Summary Approximately 9 of 10 breast cancer-related deaths are attributable to metastasis. Yet, less than 4% of breast cancer patients are initially diagnosed with metastatic cancer. Therefore, the majority of breast cancer-related deaths are due to recurrence and progression of nonmetastatic disease. There is tremendous clinical opportunity for novel adjuvant strategies, such as immunotherapies, that have the potential to prevent progressive recurrences. In particular, autologous tumor cell-based vaccines can train a patient's immune system to recognize and eliminate occult disease. Autologous tumor cell-based vaccines have several advantages including safety, multivalency and patient specificity. Furthermore, because lumpectomy or mastectomy is indicated for the vast majority of breast cancer patients, resected tumors offer a readily available, patient-specific source of tumor antigen. Disadvantages of autologous tumor cell-based vaccines include poor immunogenicity and production inconsistencies. This review summarizes recent progress in the development of autologous breast tumor vaccines and offers insight for overcoming existing limitations. PMID:25308888
Fast, Patricia E; Kaleebu, Pontiano
Since HIV-1 was identified, development of a preventive vaccine has been a major goal. Significant progress toward that goal has been made by 2010. In macaques, a vigorous T effector cell response has protected some animals from disease caused by simian immunodeficiency virus (SIV). Broadly, neutralizing human anti-HIV antibodies have been isolated and their structures, and targets are rapidly being elucidated. For the first time an AIDS vaccine has shown modest protective efficacy in a human clinical trial. To reach the final goal, there is a need for a coordinated global effort, including a range of approaches including novel high-throughput screening techniques, X-ray crystallography, and monoclonal antibody isolation, analysis of T cell responses and their impact on disease progression, human epidemiology, as well as targeted studies in nonhuman primates. African research teams as well as cohorts of healthy volunteers and HIV-infected individuals have contributed to HIV vaccine research and development in many important ways. It is essential that this work continue to speed the development and deployment of a vaccine suitable for African populations.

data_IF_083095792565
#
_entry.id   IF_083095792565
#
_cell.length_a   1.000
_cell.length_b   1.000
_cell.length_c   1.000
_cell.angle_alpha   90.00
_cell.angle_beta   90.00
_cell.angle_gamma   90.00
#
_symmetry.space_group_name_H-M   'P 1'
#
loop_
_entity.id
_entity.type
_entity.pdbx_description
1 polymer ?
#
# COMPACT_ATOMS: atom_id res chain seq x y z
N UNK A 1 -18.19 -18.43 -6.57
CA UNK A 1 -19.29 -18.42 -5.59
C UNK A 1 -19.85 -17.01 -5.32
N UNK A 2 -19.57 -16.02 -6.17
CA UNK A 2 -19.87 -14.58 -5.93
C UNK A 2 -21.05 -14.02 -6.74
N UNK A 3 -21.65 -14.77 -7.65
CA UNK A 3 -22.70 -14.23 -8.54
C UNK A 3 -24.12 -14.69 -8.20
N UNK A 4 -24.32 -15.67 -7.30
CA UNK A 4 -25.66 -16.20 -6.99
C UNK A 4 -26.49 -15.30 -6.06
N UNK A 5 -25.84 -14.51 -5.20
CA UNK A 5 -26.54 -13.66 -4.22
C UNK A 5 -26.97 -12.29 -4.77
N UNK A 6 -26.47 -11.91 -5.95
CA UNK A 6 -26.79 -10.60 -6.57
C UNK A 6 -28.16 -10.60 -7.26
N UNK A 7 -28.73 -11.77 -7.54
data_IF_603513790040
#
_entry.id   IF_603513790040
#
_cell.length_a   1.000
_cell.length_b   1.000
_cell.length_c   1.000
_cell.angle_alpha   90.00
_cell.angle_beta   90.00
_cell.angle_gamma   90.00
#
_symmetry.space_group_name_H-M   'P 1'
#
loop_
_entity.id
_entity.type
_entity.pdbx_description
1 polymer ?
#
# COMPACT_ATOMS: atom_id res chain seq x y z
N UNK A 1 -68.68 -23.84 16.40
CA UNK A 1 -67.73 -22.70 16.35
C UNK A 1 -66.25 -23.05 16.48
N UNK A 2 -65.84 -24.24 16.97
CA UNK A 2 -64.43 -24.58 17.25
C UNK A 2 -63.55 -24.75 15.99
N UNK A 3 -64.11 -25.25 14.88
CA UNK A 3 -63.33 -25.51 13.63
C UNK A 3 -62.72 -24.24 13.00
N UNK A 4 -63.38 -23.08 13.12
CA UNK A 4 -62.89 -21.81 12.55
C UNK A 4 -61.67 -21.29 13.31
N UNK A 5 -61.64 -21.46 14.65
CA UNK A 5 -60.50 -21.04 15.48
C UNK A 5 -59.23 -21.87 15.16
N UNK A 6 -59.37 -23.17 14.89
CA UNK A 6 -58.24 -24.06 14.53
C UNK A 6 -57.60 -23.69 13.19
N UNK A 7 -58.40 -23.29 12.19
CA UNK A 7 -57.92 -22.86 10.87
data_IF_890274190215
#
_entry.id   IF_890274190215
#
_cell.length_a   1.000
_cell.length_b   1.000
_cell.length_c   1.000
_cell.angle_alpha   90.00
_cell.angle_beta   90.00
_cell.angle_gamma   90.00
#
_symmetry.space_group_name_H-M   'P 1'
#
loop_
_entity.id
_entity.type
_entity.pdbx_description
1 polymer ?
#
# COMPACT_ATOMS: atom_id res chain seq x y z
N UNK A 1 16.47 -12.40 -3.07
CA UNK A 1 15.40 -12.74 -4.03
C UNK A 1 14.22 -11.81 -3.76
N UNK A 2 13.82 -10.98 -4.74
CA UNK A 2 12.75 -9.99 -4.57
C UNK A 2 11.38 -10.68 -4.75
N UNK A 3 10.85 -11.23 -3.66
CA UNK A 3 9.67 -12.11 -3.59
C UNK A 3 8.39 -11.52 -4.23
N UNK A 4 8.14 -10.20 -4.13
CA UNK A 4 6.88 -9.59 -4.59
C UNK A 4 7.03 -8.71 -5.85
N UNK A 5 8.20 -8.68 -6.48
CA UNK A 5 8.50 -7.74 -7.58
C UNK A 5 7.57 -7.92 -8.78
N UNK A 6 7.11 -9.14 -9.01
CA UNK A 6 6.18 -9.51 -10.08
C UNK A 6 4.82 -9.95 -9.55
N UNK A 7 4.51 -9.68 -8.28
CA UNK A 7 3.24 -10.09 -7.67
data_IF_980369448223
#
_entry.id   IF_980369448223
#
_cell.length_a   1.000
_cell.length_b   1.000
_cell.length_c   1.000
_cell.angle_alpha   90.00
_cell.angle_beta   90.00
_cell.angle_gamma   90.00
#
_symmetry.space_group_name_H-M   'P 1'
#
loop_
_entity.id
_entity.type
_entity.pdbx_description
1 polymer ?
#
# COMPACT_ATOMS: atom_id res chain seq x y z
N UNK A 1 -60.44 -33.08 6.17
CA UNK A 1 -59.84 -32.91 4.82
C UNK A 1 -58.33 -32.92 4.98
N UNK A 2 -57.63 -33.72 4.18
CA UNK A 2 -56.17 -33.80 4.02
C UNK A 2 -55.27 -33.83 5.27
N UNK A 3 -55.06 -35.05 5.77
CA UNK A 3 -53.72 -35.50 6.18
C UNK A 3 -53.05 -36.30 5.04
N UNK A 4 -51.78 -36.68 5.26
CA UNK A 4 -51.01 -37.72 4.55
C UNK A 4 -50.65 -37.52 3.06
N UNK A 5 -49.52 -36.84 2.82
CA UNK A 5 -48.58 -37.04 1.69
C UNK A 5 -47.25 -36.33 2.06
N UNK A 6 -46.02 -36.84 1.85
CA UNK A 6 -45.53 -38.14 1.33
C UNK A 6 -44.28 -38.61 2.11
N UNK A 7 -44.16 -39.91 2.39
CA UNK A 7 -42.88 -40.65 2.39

Chatterjee, Sharmila; Chattopadhyay, Amit; Samanta, Luna; Panigrahi, Pinaki
Cervical cancer (CaCx) is the second most fatal cancer contributing to 14% of cancers in Indian females, which account for 25.4% and 26.5% of the global burden of CaCx prevalence and mortality, respectively. Persistent infection with high-risk human papilloma virus (HPV- strains 16 and 18) is the most important risk factor for precursors of invasive CaCx. Comprehensive prevention strategies for CaCx should include screening and HPV vaccination. Three screening modalities for CaCx are cytology, visual inspection with acetic acid, and HPV testing. There is no Indian national policy on CaCx prevention, and screening of asymptomatic females against CaCx is practically non-existent. HPV vaccines can make a major breakthrough in the control of CaCx in India which has high disease load and no organized screening program. Despite the Indian Government's effort to introduce HPV vaccination in the National Immunization Program and bring down vaccine cost, challenges to implementing vaccination in India are strong such as: inadequate epidemiological evidence for disease prioritization, duration of vaccine use, parental attitudes, and vaccine acceptance. This paper reviews the current epidemiology of CaCx and HPV in India, and the current status of HPV vaccination in the country. This article stresses the need for more research in the Indian context, to evaluate interventions for CaCx and assess their applicability, success, scalability and sustainability within the constraints of the Indian health care system.
Volz, A; Sutter, G